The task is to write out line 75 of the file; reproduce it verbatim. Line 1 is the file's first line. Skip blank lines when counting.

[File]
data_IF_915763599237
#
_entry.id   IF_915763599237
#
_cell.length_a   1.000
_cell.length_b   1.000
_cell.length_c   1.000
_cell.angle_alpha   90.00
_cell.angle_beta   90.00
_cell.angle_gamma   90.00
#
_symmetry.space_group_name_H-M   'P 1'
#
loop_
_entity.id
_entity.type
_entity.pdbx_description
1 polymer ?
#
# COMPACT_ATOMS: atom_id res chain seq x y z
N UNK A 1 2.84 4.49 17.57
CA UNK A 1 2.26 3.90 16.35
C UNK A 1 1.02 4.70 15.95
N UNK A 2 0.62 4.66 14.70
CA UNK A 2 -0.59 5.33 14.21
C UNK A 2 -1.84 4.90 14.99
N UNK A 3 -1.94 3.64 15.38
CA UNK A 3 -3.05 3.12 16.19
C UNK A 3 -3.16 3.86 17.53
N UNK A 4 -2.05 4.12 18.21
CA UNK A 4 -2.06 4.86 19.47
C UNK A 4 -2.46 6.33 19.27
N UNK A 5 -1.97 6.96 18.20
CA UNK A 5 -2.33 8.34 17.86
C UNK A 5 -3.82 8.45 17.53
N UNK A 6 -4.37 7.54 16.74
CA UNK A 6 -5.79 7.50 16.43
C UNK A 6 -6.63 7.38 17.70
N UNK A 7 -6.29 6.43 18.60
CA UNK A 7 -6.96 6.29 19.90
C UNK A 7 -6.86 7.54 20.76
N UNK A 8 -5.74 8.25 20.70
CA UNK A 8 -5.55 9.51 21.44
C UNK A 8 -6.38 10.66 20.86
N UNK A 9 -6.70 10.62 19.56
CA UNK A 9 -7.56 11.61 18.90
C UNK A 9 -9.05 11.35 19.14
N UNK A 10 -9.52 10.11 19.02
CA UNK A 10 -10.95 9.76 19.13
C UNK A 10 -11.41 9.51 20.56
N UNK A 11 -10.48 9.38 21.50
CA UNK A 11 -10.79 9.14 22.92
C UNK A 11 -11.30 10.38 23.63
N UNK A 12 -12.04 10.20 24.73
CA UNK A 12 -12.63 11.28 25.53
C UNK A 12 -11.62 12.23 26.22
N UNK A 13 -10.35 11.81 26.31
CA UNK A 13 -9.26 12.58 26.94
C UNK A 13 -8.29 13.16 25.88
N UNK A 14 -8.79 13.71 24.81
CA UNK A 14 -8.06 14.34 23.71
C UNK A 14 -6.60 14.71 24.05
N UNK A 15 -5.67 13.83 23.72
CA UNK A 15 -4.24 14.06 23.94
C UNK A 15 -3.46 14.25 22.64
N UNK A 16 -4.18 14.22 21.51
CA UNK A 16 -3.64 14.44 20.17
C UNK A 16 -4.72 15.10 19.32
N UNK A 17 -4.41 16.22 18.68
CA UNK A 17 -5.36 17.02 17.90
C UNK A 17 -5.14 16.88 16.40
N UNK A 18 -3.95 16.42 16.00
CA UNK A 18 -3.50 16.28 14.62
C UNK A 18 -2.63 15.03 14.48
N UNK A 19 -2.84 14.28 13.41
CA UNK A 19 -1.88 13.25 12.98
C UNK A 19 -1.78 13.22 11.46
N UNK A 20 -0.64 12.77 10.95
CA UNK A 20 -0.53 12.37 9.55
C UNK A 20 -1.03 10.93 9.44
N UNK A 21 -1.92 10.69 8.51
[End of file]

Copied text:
N UNK A 19 -2.84 14.28 13.41